Backwards Cap

Book #43: Dracul by Dacre Stoker and J.D. Barker

DraculDracul by Dacre Stoker

My rating: 4 of 5 stars

This is a book I was wanting to read since last year, having seen it advertised as a prequel to "Dracula". My assumption is that the book's co-writer, Dacre Stoker, is a descendant of Bram Stoker.

I was expecting a kind of origin story, but it isn't that at all. Set in 19th Century Ireland, it tells a fictional account of Dracula author Bram Stoker's life. The fist section of the book is set during Bram's childhood, at a time when he is very sick with a fever. His nanny, Ellen Crone, is quite mysterious, and it becomes apparent early on that she herself is a vampire.

The book also throws in a subplot involving a man who apparently murdered his family, which becomes more significant later.

The book skips forward to Bram's early adulthood, when Ellen reappears in his life, and he first meets Dracula, who has apparently been turning his sister-in-law into a vampire. I won't mention too much about the plot, to avoid spoiling it, except that it also has a few similarities to "Frankenstein".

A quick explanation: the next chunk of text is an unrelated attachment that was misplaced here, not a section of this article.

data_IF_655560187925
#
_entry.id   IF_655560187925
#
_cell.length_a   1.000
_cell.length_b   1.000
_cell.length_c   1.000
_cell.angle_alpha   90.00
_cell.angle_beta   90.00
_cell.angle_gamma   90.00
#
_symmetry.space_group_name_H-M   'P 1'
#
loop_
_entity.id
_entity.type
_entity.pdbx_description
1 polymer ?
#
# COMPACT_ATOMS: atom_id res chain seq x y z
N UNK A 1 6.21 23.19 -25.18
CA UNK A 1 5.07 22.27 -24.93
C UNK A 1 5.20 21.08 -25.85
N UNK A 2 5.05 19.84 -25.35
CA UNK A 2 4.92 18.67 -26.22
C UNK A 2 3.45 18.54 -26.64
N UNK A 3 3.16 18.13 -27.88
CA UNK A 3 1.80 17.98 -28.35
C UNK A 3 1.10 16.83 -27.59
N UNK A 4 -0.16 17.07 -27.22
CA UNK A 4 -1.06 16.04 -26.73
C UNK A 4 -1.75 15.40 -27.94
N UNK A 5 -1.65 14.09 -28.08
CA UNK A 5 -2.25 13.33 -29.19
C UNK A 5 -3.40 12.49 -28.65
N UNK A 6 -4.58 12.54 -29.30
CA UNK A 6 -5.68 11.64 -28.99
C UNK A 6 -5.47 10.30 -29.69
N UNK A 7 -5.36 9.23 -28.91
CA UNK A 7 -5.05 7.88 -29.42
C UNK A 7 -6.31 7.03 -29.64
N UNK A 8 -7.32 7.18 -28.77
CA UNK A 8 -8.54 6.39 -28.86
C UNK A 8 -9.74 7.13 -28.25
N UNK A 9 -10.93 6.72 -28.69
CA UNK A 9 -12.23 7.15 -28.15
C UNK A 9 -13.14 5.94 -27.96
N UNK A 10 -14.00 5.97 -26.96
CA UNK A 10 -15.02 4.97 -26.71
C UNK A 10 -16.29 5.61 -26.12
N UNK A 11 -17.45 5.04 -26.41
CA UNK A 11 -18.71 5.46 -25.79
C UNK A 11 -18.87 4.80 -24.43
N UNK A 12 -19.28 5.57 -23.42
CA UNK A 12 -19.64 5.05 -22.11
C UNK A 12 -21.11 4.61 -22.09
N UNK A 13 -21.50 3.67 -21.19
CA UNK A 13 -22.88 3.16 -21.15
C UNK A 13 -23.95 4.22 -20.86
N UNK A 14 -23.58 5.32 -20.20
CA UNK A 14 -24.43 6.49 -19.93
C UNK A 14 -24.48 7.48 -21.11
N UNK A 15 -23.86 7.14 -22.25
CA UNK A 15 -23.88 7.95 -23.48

Most of the book feels very true to the original novel, written primarily in the form of journals (mostly from Bram's point of view) and letters, although some chapters are also written in third person, and present tense. During the first two-thirds, it also flashes forward to some time in the future, describing events that make sense later on. It is suitably gruesome at times, and some chapters will probably put off anyone with a phobia of creepy crawlies.

I enjoyed this a lot, particularly as the book played with my expectations; I'd think I understood what was going on, but then the book would throw in multiple plot twists that would change my perspective completely. It made me want to read up more on Bram Stoker to find out how many of the events were based on fact.

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Books 46-47

Flying Too High (Miss Fisher's Murder Mysteries #2)Flying Too High by Kerry Greenwood

My rating: 3 of 5 stars

Often if I see a tv show and then read the book I like both (but it doesn't work the other way if I read the book first) But in this case I'm just going to say it, the TV show is far superior. I'm thankful they never tried to adapt this one because there are some truly gross things in this book to the point I think that third star is me being generous.

To be fair, the beginning of the book was good enough but the ending is a flat out one star, no negative stars. I needed a shower after the ending to get the gross off. I'll put that under a spoiler cut. But fair warning this was written in 1990 before trigger warnings. It includes child molesters, incest, rape and animal injury.